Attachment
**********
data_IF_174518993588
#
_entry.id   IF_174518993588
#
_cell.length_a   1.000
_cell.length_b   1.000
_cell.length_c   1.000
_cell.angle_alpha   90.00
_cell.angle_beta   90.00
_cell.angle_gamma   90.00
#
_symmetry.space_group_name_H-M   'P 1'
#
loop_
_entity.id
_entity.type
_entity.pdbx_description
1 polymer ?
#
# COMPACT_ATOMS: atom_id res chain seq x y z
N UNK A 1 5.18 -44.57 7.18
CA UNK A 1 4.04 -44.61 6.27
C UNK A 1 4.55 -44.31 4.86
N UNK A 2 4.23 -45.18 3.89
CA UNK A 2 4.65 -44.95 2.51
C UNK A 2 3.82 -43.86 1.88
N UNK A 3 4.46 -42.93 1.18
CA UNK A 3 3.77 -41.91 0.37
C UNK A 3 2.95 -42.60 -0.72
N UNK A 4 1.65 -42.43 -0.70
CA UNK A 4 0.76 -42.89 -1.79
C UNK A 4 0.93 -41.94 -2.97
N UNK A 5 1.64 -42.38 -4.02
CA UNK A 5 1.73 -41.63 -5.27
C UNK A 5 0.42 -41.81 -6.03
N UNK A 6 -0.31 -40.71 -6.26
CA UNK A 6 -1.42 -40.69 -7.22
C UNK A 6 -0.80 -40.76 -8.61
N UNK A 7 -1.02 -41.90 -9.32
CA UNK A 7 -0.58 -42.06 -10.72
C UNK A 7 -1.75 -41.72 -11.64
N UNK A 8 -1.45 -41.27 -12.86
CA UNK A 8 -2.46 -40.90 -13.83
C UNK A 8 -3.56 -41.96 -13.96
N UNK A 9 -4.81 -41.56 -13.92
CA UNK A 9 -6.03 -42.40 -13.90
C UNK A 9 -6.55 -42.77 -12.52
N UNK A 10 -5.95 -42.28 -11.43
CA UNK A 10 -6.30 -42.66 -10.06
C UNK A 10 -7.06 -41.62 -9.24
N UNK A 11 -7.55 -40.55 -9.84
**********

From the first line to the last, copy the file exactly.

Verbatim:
data_IF_174518993588
#
_entry.id   IF_174518993588
#
_cell.length_a   1.000
_cell.length_b   1.000
_cell.length_c   1.000
_cell.angle_alpha   90.00
_cell.angle_beta   90.00
_cell.angle_gamma   90.00
#
_symmetry.space_group_name_H-M   'P 1'
#
loop_
_entity.id
_entity.type
_entity.pdbx_description
1 polymer ?
#
# COMPACT_ATOMS: atom_id res chain seq x y z
N UNK A 1 5.18 -44.57 7.18
CA UNK A 1 4.04 -44.61 6.27
C UNK A 1 4.55 -44.31 4.86
N UNK A 2 4.23 -45.18 3.89
CA UNK A 2 4.65 -44.95 2.51
C UNK A 2 3.82 -43.86 1.88
N UNK A 3 4.46 -42.93 1.18
CA UNK A 3 3.77 -41.91 0.37
C UNK A 3 2.95 -42.60 -0.72
N UNK A 4 1.65 -42.43 -0.70
CA UNK A 4 0.76 -42.89 -1.79
C UNK A 4 0.93 -41.94 -2.97
N UNK A 5 1.64 -42.38 -4.02
CA UNK A 5 1.73 -41.63 -5.27
C UNK A 5 0.42 -41.81 -6.03
N UNK A 6 -0.31 -40.71 -6.26
CA UNK A 6 -1.42 -40.69 -7.22
C UNK A 6 -0.80 -40.76 -8.61
N UNK A 7 -1.02 -41.90 -9.32
CA UNK A 7 -0.58 -42.06 -10.72
C UNK A 7 -1.75 -41.72 -11.64
N UNK A 8 -1.45 -41.27 -12.86
CA UNK A 8 -2.46 -40.90 -13.83
C UNK A 8 -3.56 -41.96 -13.96
N UNK A 9 -4.81 -41.56 -13.92
CA UNK A 9 -6.03 -42.40 -13.90
C UNK A 9 -6.55 -42.77 -12.52
N UNK A 10 -5.95 -42.28 -11.43
CA UNK A 10 -6.30 -42.66 -10.06
C UNK A 10 -7.06 -41.62 -9.24
N UNK A 11 -7.55 -40.55 -9.84